Work in Sports
Old dog learns new tricks
Andretti doesn't mind being the old man of CART
Posted: Wednesday February 23, 2000 10:49 PM
NEW YORK (AP) -- The kids have apparently taken over CART.
Defending champion Juan Montoya is 24. Last year's second-place finisher, Dario Franchitti, is 26. So where does that leave 37-year-old Michael Andretti?
Still a contender.
"Michael is the most complete driver he has ever been," said John Tzouanakis, manager for the Newman-Haas team and the only employee remaining from its formation in 1983.
"I've been around him since he first came to this team in 1989, and I've seen a metamorphosis," Tzouanakis said. "He has always had unbelievable talent, but he is also now able to use the experience he has gained over the years in each race."
Andretti is one of the few very experienced 30-somethings in CART.
With Scott Pruett, 39, leaving CART for NASCAR's Winston Cup series, and Al Unser Jr., 37, moving to the rival Indy Racing League, only Roberto Moreno at 41 is older than Andretti among CART regulars.
But Andretti's age isn't showing.
"Michael is in great physical condition," said Jimmy Vasser, the 1996 CART champion and himself one of the series graybeards at 34. "Everybody thinks he's older because he's been doing this for so long, but he hasn't lost any of his enthusiasm for driving."
The son of longtime racing star Mario Andretti got a Champ car ride in 1983 and became a contender in 1986, when he won three times en route to second-place finish in the points race.
Now, the 1991 series champion is the leader in career CART victories with 38. He has won at least one race in 12 of his last 13 seasons in the series, including the last 10. He missed the 1993 season while driving in Formula One.
"Winning races is still exciting," Andretti said. "It is the evidence that you and the team are doing the right things. But, as competitive as CART is now, you have to do more than win races. You have to be consistent, finish races and pile up points."
Although he has had his share of bad luck on the track -- crashes and a variety of broken parts -- Andretti has been the most consistent of CART drivers throughout the years.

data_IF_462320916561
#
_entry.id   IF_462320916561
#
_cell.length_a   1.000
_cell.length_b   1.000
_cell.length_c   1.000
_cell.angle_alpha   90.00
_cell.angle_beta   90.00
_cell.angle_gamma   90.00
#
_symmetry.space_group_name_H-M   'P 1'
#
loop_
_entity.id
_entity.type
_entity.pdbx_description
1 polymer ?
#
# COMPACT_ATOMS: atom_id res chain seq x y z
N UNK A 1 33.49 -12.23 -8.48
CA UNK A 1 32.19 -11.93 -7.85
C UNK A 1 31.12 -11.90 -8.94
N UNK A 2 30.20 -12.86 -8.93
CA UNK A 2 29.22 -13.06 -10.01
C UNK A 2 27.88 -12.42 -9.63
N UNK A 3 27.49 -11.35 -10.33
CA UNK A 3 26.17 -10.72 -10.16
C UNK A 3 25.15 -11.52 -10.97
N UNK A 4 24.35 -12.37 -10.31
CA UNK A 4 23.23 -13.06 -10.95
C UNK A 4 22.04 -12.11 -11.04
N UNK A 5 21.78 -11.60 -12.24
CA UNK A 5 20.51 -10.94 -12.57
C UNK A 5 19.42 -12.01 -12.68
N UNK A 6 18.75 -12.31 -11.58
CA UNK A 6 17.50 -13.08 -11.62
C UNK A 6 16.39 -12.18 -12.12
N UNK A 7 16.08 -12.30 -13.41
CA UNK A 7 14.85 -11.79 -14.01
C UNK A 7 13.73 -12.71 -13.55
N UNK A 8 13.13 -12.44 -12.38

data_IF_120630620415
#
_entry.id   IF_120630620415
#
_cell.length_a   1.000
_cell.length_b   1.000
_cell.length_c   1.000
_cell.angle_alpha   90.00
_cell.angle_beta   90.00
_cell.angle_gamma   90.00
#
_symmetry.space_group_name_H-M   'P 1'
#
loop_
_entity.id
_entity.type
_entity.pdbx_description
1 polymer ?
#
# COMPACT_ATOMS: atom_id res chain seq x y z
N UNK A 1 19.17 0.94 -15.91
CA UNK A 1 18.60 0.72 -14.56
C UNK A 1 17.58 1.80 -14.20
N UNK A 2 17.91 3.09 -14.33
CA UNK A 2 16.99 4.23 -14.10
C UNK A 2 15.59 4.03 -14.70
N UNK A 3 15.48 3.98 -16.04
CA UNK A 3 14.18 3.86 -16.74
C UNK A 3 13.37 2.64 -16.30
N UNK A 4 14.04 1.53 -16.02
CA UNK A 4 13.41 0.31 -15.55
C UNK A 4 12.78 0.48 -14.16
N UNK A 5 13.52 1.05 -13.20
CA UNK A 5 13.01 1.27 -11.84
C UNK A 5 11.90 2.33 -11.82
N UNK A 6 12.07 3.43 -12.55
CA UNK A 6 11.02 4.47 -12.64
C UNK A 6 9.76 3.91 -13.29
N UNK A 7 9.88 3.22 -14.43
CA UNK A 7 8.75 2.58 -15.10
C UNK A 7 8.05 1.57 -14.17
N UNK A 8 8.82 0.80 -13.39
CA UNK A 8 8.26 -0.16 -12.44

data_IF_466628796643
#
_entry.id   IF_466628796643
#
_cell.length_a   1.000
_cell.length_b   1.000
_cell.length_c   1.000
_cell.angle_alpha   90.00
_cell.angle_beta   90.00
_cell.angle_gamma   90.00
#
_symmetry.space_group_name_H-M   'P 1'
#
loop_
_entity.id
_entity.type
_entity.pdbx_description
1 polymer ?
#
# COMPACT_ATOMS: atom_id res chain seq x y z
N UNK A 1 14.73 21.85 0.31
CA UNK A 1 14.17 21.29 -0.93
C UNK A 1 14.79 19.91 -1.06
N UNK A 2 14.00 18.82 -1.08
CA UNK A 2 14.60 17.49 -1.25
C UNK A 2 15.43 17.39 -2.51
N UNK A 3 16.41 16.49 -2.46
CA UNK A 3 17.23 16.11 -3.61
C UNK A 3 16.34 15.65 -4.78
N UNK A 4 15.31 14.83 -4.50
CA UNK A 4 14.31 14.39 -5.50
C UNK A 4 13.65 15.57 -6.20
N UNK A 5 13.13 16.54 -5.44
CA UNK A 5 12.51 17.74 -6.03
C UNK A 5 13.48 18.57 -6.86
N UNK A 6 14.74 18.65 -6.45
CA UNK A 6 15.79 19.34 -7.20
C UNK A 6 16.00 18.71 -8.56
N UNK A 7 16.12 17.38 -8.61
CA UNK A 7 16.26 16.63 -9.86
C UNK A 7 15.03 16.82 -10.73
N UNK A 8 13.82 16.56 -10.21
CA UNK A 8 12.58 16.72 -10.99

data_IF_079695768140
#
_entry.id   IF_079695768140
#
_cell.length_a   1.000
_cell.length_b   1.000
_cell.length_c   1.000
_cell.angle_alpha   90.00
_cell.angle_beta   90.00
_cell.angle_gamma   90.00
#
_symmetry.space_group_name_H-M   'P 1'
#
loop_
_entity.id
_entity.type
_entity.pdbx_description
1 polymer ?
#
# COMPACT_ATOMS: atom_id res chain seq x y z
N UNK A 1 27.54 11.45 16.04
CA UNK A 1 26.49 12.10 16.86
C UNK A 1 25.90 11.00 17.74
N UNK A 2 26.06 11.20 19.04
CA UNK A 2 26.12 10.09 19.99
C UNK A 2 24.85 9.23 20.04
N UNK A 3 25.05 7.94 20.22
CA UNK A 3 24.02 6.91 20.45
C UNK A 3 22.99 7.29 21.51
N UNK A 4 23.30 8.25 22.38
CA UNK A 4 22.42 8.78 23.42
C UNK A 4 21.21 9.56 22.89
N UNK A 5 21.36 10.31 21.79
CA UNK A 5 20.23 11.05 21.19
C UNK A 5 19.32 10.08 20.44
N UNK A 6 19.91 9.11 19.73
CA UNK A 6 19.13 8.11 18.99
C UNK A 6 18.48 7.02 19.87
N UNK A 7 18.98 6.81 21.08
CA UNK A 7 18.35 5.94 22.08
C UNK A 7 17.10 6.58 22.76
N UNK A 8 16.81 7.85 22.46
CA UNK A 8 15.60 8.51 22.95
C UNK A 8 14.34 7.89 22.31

He wound up fourth in the standings in 1999, and will go into the season-opening race on March 26 in Homestead, Fla., having finished in the top 10 in points his last years on the circuit.
"I'm glad we've had so much success over my career, but I want that second championship," he said. "It would mean so much to me and to the team."
Andretti is in his second stint with the team co-owned by Paul Newman and Chicago businessman Carl Haas. Andretti drove for them from 1989-92 and, after his year in Formula One and another with Chip Ganassi Racing, Andretti returned to Newman-Haas in 1994.
"This is home for me," Andretti said. "I feel comfortable with this team."
The two biggest changes heading into 2000 are Tzouanakis -- moving up from assistant team manager when Ed Nathman left at the end of 1999 -- and a switch from a Swift chassis to a Lola.
"You don't want change," Andretti said. "But the changes aren't that major. John has been here longer than I have and everything else is status quo. Our team is a very tight group."
Newman-Haas was the first team to race the Swift, in 1997, and did most of the development work. But the car was inconsistent and difficult to balance. A switch from Goodyear to Firestone tires just before last season compounded the problem.
"We were on a very steep learning curve with the Firestone tires and it put us behind," Andretti said. "We were starting to get hold of it by the end of the season, but we definitely gave away some competitive races early.
"Now we've had a year with Firestone, the Lola is really a good car and the new Ford XF engine right off the bat is very reliable and has a ton of horsepower."
The package the team has put together for Andretti has him thinking championship.
"This is our best shot," he said. "We just need to focus on finishing every race, take the points when they're given to us and be smart about it."